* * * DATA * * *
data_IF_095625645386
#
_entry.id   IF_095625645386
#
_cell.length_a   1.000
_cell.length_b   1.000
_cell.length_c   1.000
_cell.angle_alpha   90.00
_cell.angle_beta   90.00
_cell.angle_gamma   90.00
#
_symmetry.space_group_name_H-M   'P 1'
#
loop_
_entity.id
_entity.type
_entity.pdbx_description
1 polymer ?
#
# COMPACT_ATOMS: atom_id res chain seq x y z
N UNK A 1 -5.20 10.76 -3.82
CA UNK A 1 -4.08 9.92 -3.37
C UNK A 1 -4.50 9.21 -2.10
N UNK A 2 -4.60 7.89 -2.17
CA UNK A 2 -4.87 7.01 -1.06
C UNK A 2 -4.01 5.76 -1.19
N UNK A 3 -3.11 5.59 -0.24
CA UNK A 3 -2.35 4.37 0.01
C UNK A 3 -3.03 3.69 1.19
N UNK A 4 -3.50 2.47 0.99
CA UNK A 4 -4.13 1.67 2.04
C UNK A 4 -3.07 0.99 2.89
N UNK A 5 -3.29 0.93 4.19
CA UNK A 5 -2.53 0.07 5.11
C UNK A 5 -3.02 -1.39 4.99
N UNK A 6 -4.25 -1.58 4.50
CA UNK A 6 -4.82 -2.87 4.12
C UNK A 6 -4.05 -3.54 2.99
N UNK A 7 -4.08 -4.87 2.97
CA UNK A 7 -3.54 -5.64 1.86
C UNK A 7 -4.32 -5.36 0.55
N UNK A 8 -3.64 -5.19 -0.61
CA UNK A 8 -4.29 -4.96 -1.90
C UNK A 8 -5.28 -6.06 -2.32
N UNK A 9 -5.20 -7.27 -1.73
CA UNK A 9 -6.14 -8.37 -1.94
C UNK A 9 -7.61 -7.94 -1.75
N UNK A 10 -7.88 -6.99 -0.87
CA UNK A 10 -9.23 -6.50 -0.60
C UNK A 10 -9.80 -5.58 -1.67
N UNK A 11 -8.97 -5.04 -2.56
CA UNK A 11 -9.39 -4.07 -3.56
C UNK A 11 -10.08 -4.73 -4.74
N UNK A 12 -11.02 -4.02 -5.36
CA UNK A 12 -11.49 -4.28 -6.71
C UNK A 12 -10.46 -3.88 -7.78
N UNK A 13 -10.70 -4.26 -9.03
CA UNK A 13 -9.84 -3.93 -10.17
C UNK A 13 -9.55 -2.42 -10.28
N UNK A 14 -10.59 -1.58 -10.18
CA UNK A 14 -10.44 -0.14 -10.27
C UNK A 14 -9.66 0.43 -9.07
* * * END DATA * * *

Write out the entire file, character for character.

data_IF_095625645386
#
_entry.id   IF_095625645386
#
_cell.length_a   1.000
_cell.length_b   1.000
_cell.length_c   1.000
_cell.angle_alpha   90.00
_cell.angle_beta   90.00
_cell.angle_gamma   90.00
#
_symmetry.space_group_name_H-M   'P 1'
#
loop_
_entity.id
_entity.type
_entity.pdbx_description
1 polymer ?
#
# COMPACT_ATOMS: atom_id res chain seq x y z
N UNK A 1 -5.20 10.76 -3.82
CA UNK A 1 -4.08 9.92 -3.37
C UNK A 1 -4.50 9.21 -2.10
N UNK A 2 -4.60 7.89 -2.17
CA UNK A 2 -4.87 7.01 -1.06
C UNK A 2 -4.01 5.76 -1.19
N UNK A 3 -3.11 5.59 -0.24
CA UNK A 3 -2.35 4.37 0.01
C UNK A 3 -3.03 3.69 1.19
N UNK A 4 -3.50 2.47 0.99
CA UNK A 4 -4.13 1.67 2.04
C UNK A 4 -3.07 0.99 2.89
N UNK A 5 -3.29 0.93 4.19
CA UNK A 5 -2.53 0.07 5.11
C UNK A 5 -3.02 -1.39 4.99
N UNK A 6 -4.25 -1.58 4.50
CA UNK A 6 -4.82 -2.87 4.12
C UNK A 6 -4.05 -3.54 2.99
N UNK A 7 -4.08 -4.87 2.97
CA UNK A 7 -3.54 -5.64 1.86
C UNK A 7 -4.32 -5.36 0.55
N UNK A 8 -3.64 -5.19 -0.61
CA UNK A 8 -4.29 -4.96 -1.90
C UNK A 8 -5.28 -6.06 -2.32
N UNK A 9 -5.20 -7.27 -1.73
CA UNK A 9 -6.14 -8.37 -1.94
C UNK A 9 -7.61 -7.94 -1.75
N UNK A 10 -7.88 -6.99 -0.87
CA UNK A 10 -9.23 -6.50 -0.60
C UNK A 10 -9.80 -5.58 -1.67
N UNK A 11 -8.97 -5.04 -2.56
CA UNK A 11 -9.39 -4.07 -3.56
C UNK A 11 -10.08 -4.73 -4.74
N UNK A 12 -11.02 -4.02 -5.36
CA UNK A 12 -11.49 -4.28 -6.71
C UNK A 12 -10.46 -3.88 -7.78
N UNK A 13 -10.70 -4.26 -9.03
CA UNK A 13 -9.84 -3.93 -10.17
C UNK A 13 -9.55 -2.42 -10.28
N UNK A 14 -10.59 -1.58 -10.18
CA UNK A 14 -10.44 -0.14 -10.27
C UNK A 14 -9.66 0.43 -9.07